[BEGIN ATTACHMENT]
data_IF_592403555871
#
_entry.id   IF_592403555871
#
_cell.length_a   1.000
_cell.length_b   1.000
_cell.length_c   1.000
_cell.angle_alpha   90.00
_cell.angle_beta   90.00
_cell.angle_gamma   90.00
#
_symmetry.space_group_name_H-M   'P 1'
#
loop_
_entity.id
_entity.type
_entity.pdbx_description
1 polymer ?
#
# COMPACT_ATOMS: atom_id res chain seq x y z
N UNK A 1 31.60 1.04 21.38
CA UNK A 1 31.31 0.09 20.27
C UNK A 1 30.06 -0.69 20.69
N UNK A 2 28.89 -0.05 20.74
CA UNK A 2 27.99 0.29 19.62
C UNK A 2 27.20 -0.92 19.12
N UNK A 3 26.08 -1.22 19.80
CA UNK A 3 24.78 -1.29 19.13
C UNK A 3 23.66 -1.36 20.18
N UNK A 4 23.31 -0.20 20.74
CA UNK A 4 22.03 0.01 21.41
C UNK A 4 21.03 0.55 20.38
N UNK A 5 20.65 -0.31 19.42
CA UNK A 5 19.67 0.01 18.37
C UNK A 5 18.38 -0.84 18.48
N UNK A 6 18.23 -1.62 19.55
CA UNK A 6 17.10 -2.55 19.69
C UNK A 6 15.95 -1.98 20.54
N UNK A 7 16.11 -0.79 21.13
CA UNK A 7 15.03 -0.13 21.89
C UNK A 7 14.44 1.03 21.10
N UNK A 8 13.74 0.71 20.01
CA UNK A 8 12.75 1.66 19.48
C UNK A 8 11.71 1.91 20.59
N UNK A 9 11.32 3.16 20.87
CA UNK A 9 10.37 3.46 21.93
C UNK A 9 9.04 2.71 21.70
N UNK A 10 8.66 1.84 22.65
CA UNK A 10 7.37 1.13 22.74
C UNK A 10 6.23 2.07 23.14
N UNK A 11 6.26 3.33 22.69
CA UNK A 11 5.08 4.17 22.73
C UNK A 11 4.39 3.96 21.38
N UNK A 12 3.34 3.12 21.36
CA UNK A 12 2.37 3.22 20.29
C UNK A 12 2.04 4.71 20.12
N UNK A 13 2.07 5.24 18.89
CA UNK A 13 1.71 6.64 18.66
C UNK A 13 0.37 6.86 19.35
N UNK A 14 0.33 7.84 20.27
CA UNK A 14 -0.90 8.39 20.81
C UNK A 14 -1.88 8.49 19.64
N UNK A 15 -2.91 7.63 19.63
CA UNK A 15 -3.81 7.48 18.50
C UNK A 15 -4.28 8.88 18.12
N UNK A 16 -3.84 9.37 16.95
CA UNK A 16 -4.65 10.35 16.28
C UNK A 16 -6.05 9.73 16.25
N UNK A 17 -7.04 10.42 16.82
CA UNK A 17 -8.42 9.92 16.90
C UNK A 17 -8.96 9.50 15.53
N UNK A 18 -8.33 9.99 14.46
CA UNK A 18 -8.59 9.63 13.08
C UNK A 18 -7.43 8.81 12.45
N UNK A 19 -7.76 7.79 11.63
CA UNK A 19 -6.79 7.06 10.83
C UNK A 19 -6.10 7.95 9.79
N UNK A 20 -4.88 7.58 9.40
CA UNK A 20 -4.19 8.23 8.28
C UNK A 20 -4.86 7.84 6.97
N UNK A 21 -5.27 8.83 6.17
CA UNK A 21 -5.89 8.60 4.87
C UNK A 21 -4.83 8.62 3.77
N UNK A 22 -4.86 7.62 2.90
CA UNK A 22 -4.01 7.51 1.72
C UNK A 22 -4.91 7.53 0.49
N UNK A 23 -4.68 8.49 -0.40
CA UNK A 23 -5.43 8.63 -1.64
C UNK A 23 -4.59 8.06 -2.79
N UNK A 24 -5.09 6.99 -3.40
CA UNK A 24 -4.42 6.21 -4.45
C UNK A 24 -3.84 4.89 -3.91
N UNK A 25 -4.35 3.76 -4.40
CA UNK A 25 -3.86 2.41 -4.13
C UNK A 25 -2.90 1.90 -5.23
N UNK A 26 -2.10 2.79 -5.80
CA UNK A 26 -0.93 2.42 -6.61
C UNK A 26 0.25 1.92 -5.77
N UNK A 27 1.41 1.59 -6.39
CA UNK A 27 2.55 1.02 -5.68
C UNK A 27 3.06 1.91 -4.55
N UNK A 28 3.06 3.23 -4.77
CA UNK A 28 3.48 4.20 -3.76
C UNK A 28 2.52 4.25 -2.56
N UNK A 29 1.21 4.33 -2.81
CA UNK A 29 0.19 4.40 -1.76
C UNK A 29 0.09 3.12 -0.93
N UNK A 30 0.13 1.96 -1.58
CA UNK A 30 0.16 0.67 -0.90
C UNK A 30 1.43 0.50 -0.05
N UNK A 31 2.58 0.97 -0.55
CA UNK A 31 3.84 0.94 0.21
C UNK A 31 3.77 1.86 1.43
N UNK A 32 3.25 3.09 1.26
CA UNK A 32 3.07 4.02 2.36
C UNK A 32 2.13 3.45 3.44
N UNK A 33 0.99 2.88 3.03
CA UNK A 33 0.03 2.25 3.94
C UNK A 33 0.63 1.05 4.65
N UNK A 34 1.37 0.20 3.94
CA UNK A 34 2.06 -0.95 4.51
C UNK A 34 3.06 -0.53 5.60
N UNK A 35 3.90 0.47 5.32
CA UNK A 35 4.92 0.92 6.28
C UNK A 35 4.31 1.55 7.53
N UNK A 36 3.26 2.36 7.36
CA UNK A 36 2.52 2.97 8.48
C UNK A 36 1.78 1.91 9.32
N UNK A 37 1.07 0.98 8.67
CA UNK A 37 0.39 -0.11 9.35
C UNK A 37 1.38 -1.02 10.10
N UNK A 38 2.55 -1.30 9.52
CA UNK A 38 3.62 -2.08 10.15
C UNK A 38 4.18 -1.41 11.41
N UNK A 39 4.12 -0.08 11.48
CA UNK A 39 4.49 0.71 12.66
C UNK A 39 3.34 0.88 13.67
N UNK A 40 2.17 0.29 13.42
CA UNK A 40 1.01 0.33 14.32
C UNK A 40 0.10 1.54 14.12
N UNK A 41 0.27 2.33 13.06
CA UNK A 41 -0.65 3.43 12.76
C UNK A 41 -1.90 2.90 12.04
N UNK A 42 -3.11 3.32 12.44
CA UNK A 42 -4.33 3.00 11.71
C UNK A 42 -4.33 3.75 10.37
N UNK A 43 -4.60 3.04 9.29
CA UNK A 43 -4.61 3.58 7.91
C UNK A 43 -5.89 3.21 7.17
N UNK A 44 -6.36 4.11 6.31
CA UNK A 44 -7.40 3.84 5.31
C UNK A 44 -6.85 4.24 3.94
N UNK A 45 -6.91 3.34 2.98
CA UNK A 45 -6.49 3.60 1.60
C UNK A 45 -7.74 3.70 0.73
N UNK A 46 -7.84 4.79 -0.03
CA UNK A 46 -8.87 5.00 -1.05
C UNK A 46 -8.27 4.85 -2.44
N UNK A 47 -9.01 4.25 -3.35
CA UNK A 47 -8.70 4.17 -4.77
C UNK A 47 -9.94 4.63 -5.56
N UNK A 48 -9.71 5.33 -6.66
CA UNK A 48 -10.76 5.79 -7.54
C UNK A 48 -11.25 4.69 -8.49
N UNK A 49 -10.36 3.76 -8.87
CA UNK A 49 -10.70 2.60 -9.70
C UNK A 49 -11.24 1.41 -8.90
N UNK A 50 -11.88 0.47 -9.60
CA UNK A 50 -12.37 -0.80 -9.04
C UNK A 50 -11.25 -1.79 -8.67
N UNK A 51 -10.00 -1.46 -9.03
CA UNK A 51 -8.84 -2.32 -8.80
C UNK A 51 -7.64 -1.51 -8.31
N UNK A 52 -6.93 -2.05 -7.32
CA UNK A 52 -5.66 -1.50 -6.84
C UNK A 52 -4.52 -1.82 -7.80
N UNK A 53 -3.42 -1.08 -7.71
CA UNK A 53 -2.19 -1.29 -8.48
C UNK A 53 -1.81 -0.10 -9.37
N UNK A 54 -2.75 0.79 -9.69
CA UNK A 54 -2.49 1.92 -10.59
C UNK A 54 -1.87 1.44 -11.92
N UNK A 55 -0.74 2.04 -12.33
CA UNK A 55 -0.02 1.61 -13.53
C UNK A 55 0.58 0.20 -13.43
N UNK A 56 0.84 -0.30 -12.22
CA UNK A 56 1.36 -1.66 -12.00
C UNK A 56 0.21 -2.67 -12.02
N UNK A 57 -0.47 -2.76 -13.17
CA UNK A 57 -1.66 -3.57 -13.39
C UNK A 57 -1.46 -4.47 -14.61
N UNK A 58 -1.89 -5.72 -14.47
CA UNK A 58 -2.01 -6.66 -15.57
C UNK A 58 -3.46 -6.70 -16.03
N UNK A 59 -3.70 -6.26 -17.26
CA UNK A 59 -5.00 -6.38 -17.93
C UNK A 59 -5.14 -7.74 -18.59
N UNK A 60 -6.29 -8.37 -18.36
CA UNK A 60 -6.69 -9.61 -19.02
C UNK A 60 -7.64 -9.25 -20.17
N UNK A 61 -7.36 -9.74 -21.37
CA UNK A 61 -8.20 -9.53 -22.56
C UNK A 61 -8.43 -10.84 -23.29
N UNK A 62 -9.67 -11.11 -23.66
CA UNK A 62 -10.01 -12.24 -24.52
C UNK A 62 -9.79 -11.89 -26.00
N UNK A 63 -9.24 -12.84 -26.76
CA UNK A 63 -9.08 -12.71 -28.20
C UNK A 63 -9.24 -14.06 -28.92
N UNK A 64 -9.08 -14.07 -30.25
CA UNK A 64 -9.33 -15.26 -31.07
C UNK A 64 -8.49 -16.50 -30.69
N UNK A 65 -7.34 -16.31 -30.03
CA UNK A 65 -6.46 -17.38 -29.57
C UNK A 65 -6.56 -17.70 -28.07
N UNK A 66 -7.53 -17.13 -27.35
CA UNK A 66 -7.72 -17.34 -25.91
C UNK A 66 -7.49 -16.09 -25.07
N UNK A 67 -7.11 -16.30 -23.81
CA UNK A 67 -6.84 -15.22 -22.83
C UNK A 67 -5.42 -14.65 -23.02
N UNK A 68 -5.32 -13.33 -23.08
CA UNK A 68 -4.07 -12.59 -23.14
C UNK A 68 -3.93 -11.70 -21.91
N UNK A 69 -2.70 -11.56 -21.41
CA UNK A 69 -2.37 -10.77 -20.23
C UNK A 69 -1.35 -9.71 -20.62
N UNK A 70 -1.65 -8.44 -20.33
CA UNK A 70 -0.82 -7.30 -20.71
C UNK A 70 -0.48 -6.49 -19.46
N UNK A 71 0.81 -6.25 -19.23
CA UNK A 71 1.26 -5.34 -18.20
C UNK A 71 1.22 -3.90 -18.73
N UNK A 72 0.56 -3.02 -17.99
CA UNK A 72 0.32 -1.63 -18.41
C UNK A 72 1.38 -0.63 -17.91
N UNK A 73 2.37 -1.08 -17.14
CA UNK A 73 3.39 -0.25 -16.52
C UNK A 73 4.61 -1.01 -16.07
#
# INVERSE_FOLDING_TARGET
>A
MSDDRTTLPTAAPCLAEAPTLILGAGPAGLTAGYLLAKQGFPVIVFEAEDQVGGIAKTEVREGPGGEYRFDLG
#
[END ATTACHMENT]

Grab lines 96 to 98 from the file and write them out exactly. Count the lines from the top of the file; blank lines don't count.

N UNK A 26 -2.10 2.79 -5.80
CA UNK A 26 -0.93 2.42 -6.61
C UNK A 26 0.25 1.92 -5.77